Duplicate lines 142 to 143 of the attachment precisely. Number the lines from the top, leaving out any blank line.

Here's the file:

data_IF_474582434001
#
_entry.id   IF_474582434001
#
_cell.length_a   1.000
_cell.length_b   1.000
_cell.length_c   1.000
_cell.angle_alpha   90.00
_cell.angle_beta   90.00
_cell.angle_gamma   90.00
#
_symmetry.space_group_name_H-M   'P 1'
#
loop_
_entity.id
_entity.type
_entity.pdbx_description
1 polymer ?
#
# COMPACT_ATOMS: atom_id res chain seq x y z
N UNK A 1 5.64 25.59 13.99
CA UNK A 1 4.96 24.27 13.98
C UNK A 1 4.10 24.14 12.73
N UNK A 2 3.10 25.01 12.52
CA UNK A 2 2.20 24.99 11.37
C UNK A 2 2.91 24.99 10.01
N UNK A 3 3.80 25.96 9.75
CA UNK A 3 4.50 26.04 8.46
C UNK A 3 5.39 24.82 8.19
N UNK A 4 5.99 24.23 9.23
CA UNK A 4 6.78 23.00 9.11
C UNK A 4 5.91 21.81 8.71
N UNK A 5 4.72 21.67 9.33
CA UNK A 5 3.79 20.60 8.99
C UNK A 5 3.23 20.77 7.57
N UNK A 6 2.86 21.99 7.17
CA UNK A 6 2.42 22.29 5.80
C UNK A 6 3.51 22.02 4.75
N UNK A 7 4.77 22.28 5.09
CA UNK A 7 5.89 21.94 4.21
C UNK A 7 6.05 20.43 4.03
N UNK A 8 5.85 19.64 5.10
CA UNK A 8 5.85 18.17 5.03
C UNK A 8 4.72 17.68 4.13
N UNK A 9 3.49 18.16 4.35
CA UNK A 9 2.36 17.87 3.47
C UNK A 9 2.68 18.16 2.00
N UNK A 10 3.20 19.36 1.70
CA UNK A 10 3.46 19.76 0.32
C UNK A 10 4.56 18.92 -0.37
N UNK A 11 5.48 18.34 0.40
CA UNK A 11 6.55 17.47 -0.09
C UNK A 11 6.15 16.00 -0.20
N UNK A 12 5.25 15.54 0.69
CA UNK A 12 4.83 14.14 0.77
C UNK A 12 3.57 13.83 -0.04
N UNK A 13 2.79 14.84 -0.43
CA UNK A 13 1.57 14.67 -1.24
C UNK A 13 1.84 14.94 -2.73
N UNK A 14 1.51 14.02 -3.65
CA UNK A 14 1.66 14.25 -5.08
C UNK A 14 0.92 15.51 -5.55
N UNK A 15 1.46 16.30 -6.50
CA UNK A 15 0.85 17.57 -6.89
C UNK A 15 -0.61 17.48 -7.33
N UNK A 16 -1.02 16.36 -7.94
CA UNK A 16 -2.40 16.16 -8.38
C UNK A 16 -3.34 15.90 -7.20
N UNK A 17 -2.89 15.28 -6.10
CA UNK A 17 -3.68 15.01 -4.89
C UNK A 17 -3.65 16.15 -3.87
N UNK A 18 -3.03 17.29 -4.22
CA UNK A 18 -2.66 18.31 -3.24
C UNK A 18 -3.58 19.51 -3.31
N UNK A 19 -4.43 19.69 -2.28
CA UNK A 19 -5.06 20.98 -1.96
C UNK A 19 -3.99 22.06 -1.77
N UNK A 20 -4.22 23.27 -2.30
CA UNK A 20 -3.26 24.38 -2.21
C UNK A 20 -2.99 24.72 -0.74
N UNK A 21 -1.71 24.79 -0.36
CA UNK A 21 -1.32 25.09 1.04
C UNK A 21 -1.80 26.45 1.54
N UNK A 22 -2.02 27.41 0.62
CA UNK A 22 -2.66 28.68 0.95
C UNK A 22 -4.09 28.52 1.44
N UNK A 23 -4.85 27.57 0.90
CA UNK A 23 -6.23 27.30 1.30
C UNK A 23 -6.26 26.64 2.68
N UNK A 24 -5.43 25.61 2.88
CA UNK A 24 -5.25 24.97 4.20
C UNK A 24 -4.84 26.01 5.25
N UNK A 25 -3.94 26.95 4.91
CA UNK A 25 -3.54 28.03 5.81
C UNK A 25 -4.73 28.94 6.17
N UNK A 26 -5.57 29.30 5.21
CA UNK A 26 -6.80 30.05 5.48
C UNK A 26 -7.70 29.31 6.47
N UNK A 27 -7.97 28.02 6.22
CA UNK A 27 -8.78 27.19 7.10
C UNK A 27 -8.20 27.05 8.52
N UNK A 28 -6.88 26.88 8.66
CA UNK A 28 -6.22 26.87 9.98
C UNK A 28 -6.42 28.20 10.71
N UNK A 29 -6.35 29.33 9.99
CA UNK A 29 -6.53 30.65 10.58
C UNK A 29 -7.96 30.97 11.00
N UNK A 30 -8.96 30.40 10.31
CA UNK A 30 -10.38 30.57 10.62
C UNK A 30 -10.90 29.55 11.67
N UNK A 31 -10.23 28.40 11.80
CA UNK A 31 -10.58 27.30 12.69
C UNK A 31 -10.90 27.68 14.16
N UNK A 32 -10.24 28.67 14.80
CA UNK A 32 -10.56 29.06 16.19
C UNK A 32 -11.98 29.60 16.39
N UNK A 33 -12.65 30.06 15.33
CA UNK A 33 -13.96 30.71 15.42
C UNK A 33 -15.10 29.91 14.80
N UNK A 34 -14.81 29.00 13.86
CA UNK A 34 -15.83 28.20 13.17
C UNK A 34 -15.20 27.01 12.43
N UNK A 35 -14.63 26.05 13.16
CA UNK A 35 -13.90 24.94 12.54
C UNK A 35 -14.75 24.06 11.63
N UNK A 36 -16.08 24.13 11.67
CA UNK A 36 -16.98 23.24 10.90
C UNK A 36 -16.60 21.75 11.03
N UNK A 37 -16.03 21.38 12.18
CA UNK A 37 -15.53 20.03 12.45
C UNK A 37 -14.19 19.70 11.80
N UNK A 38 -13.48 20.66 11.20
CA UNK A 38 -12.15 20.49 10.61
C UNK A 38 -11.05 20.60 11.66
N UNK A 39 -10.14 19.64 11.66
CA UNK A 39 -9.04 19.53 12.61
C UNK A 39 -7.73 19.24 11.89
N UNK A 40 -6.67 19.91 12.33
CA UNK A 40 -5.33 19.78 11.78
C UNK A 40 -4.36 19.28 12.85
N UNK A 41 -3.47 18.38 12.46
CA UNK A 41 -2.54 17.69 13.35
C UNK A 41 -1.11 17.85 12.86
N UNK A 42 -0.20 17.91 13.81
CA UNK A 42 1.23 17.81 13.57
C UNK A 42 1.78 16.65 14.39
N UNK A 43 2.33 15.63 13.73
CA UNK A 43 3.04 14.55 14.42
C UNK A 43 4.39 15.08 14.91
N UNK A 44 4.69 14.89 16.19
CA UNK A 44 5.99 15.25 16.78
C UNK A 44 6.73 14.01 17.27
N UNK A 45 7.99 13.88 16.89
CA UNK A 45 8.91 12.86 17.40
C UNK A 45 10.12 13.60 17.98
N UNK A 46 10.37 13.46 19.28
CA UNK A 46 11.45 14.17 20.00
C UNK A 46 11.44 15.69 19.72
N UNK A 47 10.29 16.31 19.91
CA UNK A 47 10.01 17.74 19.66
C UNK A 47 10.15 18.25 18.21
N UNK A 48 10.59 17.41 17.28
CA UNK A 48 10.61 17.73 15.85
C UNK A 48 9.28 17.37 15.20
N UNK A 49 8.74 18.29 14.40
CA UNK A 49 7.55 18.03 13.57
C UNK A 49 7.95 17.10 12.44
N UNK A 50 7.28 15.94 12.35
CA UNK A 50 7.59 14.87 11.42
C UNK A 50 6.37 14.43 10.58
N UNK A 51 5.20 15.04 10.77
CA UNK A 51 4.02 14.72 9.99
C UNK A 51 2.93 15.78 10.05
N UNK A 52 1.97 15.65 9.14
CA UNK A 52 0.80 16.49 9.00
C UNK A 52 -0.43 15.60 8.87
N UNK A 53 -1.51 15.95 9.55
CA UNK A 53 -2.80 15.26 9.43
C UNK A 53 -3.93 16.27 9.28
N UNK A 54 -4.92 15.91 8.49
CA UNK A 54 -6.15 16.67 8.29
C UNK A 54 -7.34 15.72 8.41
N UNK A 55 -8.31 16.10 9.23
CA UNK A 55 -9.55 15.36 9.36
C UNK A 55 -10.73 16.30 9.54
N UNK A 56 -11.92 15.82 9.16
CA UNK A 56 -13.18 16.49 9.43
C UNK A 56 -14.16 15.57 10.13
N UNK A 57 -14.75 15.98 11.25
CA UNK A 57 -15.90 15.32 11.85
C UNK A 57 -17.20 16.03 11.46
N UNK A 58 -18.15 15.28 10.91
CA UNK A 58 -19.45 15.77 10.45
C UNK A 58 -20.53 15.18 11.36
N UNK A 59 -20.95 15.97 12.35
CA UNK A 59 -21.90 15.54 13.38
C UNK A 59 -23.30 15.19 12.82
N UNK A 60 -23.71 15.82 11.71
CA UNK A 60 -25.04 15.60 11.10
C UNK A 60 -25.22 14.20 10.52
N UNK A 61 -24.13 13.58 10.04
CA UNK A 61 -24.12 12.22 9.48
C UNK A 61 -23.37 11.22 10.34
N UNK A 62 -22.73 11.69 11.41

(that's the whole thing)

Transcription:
CA UNK A 41 -2.54 17.69 13.35
C UNK A 41 -1.11 17.85 12.86